Understand an basic resistor-capacitor (RC) timing circuit.
Capacitance is a fundamental property of all bodies which describes their ability to store electrical charges. Capacitors are two-terminal electronic components engineered for specific capacitance properties. Capacitors are used for a variety of purposes in circuits, including energy storage, power supply smoothing, signal filtering, and timing.
Unlike resistors, the fundamental relation between voltage across a capacitor and the current flowing through it is described by a differential equation involving time. For this reason, capacitor circuits always involve an element of temporal behavior.
In this example, a resistor and a capacitor form a very simple timing circuit. When the momentary switch is closed, current flows through the resistor and charges the capacitor. As current stores charge in the capacitor, the OUT voltage rises. As the OUT voltage rises, the voltage drop across the resistor is reduced and so the charging current flow is reduced. This leads to a characteristic first-order exponential response in which the voltage climbs rapidly at first and then slows to asymptotically approach the source voltage, with a time constant of t = R * C. With the given values (10K Ohms and 100 microFarads), the time constant is 1 second, so the waveform will easily be seen on an oscilloscope and can almost be seen on a DMM.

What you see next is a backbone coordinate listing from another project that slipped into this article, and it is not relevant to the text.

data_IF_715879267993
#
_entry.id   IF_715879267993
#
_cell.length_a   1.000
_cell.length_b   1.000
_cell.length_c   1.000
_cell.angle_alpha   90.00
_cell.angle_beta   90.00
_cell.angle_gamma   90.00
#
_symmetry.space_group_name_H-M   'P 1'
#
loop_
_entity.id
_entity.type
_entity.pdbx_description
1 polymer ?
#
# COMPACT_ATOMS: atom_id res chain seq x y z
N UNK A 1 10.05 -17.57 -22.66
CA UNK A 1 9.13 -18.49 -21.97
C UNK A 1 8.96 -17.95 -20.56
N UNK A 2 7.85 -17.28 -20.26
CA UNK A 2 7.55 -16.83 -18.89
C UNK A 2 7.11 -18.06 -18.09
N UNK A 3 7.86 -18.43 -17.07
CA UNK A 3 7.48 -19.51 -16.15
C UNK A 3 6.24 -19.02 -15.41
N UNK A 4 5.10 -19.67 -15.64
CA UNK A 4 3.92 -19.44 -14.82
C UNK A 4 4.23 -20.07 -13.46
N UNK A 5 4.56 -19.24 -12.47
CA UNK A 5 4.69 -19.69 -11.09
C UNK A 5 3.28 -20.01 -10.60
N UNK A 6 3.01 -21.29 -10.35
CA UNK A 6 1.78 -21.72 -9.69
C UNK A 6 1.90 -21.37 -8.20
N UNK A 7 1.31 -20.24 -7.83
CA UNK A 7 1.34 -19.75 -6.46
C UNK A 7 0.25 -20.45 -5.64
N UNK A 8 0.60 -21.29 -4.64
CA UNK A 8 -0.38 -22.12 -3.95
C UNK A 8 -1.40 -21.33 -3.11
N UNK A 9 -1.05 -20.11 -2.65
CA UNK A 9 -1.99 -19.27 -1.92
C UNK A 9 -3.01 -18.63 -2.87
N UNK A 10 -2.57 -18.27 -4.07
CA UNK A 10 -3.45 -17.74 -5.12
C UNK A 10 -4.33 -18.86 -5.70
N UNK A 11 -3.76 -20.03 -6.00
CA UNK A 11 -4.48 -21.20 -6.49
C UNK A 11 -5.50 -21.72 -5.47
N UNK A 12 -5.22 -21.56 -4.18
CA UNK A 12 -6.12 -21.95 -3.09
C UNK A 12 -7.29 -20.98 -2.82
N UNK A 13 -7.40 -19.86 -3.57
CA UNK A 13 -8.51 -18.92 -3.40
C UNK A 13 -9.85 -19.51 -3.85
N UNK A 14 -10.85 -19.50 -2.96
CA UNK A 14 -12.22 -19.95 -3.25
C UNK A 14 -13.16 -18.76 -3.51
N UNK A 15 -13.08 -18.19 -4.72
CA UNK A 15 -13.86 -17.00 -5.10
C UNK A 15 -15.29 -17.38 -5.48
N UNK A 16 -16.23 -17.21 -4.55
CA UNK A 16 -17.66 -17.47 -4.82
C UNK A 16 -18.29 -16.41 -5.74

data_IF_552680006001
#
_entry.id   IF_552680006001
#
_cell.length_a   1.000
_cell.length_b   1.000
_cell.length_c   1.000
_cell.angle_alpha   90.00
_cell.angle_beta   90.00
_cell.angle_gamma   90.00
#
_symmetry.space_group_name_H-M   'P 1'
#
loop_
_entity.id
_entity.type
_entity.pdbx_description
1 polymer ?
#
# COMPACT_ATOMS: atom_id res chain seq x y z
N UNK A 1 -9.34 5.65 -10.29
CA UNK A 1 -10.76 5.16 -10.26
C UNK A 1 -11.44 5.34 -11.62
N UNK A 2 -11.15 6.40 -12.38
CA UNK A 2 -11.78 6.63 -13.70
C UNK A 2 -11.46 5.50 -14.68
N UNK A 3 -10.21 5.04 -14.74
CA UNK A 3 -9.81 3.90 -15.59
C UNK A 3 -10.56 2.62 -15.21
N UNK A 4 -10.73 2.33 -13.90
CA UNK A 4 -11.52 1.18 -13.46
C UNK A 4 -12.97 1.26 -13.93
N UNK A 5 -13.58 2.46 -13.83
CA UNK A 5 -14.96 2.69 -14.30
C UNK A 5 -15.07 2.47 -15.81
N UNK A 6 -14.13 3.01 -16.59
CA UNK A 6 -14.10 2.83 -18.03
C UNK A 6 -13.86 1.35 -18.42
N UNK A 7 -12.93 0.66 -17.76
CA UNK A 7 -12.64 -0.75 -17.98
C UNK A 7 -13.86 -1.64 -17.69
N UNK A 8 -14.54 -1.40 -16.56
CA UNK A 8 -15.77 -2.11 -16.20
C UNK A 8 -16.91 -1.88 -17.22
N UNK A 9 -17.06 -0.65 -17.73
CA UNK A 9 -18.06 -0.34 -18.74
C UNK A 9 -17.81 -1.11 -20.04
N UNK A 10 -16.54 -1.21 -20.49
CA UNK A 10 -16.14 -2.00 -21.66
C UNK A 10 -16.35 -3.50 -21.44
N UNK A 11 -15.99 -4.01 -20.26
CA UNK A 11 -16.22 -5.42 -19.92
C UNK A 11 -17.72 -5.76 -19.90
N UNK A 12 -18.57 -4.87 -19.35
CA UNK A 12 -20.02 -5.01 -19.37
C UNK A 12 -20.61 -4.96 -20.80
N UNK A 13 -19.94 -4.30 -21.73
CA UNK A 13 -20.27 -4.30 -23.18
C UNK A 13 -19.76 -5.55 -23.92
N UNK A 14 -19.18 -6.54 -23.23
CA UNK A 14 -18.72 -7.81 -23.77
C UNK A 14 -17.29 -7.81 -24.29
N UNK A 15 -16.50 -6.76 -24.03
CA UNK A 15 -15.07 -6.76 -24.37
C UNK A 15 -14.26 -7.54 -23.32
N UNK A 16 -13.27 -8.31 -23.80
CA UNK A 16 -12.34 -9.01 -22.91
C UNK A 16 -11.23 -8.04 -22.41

Once the capacitor is charged and the switch is opened, it will hold charge and energy and the OUT voltage will ideally remain constant. Any real-life capacitor has a finite leakage, so in practice, the voltage will slowly decline back toward zero.
Capacitors come in both polarized and non-polarized varieties, depending on the type of material in use. In general, larger capacitors are electrolytic and are polarized, as in the diagram.
Steps and observations¶
Wire the circuit, being sure to observe the capacitor polarity. There are additional 100 uF parts in the Assorted bin, or you can use a larger size if needed.
Observe the OUT voltage on an oscilloscope for three conditions: while the momentary switch is closed, with the switch open, and while shorting the capacitor with a jumper wire.